September 29, 2011
HILOBROW is proud to present the fifteenth installment of Karinne Keithley Syers’s novella and song cycle Linda, a hollow-earth retirement adventure with illustrations by Rascal Jace Smith. New installments appear every Thursday.
The story so far: Linda has been traveling across a dust covered America. She’s been to Chicago, New York City, Niagara Falls, and recently been meandering through Pennsylvania, watching old reels in old movie theaters. She is making her way slowly west, unaware of the preparations of the earth’s crust beneath her. In the last installment she discovered some of the detritus blown through periodic spoutholes by the tunneling work, particularly an essay on a particular kind of blue.
Linda reads and rereads the essay. It is exactly two pages. She turns to look at the sky and imposes upon it this blue across the grey, enforces for a few seconds a pure expanse of color. Then the grey returns. She tries again, and again the color holds for a few seconds, and then drains. Again she tries, but this time committed not to the intensity of the work of the imposition but its simplicity. Baby simple, Leonard Bernstein, she says, and effortlessly the sky fills in, as if by an illustrator’s hand, a flat plane of blue in a single click of mind. In the foreground the buildings, in the mid-ground the hills and behind them flat color. “Stay,” she says to the color. She gets in the van and drives. She turns on the radio and finds a solitary channel amidst the static, from which the first slow notes of Shostakovich’s 15th string quartet emerge, plotting careful paths, multiplying into four parts without condensing the space between them, like so many spider lines suspended along the highway. Linda’s breathing slows. Behind her, dust spews in perfect curls away from the car tires. This is her time to take in the skyness of sky. I feel wide, she thinks to herself. The thought is recursive but not obsessive, return in a slow, ample period every few miles. I feel wide. This width is a sensation like a softening in the back space of her body, a diffusion of everything compact and tense in her. A sense that she is not pushing but floating through the landscape. That the landscape is for her. That this blue is for her. She drives on, through Pennsylvania. Drives through Amish country, which is for her.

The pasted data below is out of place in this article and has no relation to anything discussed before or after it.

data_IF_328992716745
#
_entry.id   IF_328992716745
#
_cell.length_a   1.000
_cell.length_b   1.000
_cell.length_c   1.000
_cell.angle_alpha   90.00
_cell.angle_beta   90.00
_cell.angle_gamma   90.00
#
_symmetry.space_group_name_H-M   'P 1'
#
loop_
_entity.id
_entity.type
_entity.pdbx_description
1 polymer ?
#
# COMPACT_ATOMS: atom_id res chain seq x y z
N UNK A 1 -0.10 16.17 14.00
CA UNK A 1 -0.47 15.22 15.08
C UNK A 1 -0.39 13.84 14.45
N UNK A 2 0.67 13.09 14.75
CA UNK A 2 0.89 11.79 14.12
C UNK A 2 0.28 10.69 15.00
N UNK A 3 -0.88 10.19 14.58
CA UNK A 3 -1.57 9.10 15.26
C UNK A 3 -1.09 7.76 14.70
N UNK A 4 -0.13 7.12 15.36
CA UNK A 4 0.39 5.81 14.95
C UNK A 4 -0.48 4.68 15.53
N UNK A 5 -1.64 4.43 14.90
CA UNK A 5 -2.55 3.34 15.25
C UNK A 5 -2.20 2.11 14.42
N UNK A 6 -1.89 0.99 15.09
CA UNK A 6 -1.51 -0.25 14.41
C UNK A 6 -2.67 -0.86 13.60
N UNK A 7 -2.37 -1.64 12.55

The quartet seems to last forever, but when it ends the radio is again eclipsed by static, so she puts in a tape labeled “American Musics” which I have put in the van, a tape that belongs to this particular Pennsylvania highway. The thin, drawn languor of a song emerges, the voices of Bob Dylan and Emmylou Harris here pulled so tightly together it is as if they reach their respective frequencies only by falling out from a place where they are pinned against each other back to back, facing out from the same spine. You should listen too.
The color holds its flatness but darkens along a printer’s curve. The air settles lower. Linda sings. Your breath is sweet, your eyes are like two jewels in the sky. Your back is straight your hair is smooth on the pillow where you lie. But I don’t sense affection, no gratitude or love. Your loyalty is not to me, but to the stars above. One more cup of coffee for the road. One more cup of coffee ‘fore I go. To the valley below.